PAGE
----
“Nowhere, but into our graves,” said Cassy.
“Did you ever try?”
“I’ve seen enough of trying and what comes of it,” said Cassy.
“I’d be willing to live in the swamps,
and gnaw the bark from trees.
I an’t afraid of snakes! I’d rather have one near me than him,” said
“There have been a good many here of your opinion,” said Cassy; “but you couldn’t stay in the swamps,—you’d be tracked by the dogs, and brought back, and then—then—”
“What would he do?” said the girl, looking, with breathless interest, into her face.
“What wouldn’t he do, you’d better ask,” said Cassy. “He’s learned his trade well, among the pirates in the West Indies. You wouldn’t sleep much, if I should tell you things I’ve seen,—things that he tells of, sometimes, for good jokes. I’ve heard screams here that I haven’t been able to get out of my head for weeks and weeks. There’s a place way out down by the quarters, where you can see a black, blasted tree, and the ground all covered with black ashes. Ask anyone what was done there, and see if they will dare to tell you.”
“O! what do you mean?”
“I won’t tell you. I hate to think of it. And I tell you, the Lord only knows what we may see tomorrow, if that poor fellow holds out as he’s begun.”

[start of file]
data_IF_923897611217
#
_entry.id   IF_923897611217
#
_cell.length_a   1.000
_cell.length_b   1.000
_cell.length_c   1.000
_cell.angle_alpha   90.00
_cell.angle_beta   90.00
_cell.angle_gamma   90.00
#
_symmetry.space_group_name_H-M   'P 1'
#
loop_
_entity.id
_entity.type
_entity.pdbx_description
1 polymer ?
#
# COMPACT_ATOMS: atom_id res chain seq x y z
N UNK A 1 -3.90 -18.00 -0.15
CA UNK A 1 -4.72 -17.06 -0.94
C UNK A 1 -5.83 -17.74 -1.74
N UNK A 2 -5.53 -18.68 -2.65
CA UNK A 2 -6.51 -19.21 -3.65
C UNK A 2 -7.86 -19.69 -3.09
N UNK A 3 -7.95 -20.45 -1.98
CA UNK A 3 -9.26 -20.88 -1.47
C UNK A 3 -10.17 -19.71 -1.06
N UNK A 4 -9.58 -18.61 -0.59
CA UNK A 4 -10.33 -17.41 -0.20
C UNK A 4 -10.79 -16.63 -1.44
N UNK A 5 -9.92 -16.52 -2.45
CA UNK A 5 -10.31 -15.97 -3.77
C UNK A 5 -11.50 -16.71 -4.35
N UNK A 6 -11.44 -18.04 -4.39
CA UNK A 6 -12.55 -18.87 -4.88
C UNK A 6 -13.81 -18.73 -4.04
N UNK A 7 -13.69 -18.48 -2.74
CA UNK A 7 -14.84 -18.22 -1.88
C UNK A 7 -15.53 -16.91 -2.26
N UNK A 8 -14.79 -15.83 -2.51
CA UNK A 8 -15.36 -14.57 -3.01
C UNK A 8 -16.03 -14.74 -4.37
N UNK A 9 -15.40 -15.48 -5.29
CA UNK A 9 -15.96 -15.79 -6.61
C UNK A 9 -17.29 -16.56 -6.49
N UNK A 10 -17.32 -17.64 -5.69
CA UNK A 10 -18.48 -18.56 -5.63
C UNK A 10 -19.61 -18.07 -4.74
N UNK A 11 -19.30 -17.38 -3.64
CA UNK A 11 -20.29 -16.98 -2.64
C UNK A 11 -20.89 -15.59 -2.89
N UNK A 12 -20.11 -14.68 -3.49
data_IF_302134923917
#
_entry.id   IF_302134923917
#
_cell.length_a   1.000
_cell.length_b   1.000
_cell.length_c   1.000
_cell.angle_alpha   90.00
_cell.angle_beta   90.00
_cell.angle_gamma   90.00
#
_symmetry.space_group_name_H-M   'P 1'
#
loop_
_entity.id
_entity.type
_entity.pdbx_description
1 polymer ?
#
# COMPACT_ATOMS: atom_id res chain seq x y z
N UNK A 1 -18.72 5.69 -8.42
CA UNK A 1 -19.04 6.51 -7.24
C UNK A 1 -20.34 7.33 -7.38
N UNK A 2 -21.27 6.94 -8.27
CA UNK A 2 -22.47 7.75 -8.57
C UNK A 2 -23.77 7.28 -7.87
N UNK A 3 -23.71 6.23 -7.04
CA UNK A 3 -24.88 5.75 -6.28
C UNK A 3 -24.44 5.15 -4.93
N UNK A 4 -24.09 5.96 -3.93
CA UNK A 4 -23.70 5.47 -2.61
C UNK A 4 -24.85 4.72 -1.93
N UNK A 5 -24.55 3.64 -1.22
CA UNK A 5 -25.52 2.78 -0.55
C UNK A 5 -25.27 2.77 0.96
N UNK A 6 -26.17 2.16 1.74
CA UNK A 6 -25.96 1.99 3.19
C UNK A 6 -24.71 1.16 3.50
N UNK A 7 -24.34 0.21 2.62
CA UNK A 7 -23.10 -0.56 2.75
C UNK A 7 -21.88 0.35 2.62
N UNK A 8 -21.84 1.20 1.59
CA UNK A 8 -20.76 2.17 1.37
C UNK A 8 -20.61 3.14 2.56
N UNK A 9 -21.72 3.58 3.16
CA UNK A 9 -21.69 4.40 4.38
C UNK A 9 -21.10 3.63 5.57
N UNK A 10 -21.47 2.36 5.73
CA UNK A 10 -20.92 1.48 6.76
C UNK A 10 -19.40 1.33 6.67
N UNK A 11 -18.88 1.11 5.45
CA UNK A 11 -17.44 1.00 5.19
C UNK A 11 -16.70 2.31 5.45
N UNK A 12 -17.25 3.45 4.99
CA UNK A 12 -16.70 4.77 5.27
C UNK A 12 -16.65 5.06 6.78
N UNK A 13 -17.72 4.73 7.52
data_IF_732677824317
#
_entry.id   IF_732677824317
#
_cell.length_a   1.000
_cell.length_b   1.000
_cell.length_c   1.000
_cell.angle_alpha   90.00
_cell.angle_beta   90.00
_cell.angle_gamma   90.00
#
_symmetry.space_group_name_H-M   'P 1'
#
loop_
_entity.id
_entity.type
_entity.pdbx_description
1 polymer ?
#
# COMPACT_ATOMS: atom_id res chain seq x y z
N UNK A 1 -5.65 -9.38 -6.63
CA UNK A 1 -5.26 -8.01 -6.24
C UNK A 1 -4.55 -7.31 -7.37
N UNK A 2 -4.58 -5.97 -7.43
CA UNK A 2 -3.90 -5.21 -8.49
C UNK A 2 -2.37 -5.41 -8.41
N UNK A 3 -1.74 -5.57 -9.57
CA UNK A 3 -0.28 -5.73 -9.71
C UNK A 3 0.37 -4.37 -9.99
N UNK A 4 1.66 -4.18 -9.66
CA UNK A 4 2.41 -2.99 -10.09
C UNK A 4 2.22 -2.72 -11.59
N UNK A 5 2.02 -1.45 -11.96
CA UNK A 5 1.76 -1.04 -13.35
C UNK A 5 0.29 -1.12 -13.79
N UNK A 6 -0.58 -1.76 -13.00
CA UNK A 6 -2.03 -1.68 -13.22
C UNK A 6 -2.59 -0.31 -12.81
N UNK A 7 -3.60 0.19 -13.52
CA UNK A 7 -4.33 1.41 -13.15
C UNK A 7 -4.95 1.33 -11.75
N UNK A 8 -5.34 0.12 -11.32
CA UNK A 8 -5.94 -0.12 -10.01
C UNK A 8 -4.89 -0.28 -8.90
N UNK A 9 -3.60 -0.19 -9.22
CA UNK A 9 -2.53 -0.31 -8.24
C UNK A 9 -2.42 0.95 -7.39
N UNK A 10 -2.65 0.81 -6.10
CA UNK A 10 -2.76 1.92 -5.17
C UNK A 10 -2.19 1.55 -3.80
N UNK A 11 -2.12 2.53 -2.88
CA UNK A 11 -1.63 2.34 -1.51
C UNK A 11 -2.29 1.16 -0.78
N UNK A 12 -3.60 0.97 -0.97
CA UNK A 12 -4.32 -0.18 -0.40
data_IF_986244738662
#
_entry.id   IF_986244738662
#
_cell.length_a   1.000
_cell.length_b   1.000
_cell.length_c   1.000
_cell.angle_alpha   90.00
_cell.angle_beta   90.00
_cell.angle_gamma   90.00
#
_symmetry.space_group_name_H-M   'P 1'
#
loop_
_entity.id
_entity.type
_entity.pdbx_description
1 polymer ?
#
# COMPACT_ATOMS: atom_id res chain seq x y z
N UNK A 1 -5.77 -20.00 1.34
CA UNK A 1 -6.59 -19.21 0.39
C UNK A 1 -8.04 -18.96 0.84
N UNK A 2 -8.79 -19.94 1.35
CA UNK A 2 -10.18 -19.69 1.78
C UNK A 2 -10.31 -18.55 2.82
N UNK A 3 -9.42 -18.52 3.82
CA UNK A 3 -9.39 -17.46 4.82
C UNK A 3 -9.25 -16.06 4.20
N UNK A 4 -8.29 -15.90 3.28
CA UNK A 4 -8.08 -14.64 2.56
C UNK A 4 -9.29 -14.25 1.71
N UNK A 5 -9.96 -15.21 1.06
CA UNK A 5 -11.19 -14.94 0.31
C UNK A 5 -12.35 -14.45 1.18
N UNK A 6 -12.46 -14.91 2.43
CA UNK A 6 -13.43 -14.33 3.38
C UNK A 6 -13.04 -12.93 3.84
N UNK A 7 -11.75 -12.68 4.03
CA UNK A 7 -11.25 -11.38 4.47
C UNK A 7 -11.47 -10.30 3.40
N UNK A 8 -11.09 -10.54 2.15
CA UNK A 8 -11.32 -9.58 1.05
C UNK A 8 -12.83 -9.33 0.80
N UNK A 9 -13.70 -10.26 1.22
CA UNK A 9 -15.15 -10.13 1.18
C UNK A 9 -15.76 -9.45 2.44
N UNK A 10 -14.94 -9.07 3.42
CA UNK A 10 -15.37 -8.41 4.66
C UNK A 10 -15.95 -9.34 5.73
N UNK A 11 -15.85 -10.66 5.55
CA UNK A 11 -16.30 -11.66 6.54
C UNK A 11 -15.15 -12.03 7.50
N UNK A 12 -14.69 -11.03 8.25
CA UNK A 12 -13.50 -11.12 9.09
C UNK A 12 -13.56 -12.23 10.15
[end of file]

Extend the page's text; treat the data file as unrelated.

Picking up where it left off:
“Horrid!” said Emmeline, every drop of blood receding from her cheeks. “O, Cassy, do tell me what I shall do!”
“What I’ve done. Do the best you can,—do what you must,—and make it up in hating and cursing.”
“He wanted to make me drink some of his hateful brandy,” said Emmeline; “and I hate it so—”
“You’d better drink,” said Cassy. “I hated it, too; and now I can’t live without it. One must have something;—things don’t look so dreadful, when you take that.”
“Mother used to tell me never to touch any such thing,” said Emmeline.
“Mother told you!” said Cassy, with a thrilling and bitter emphasis on the word mother. “What use is it for mothers to say anything? You are all to be bought and paid for, and your souls belong to whoever gets you. That’s the way it goes. I say, drink brandy; drink all you can, and it’ll make things come easier.”
“O, Cassy! do pity me!”
“Pity you!—don’t I? Haven’t I a daughter,—Lord knows where she is, and whose she is, now,—going the way her mother went, before her, I suppose, and that her children must go, after her! There’s no end to the curse—forever!”
“I wish I’d never been born!” said Emmeline, wringing her hands.
“That’s an old wish with me,” said Cassy. “I’ve got used to wishing that. I’d die, if I dared to,” she said, looking out into the darkness, with that still, fixed despair which was the habitual expression of her face when at rest.
“It would be wicked to kill one’s self,” said Emmeline.
“I don’t know why,—no wickeder than things we live and do, day after day. But the sisters told me things, when I was in the convent, that make me afraid to die. If it would only be the end of us, why, then—”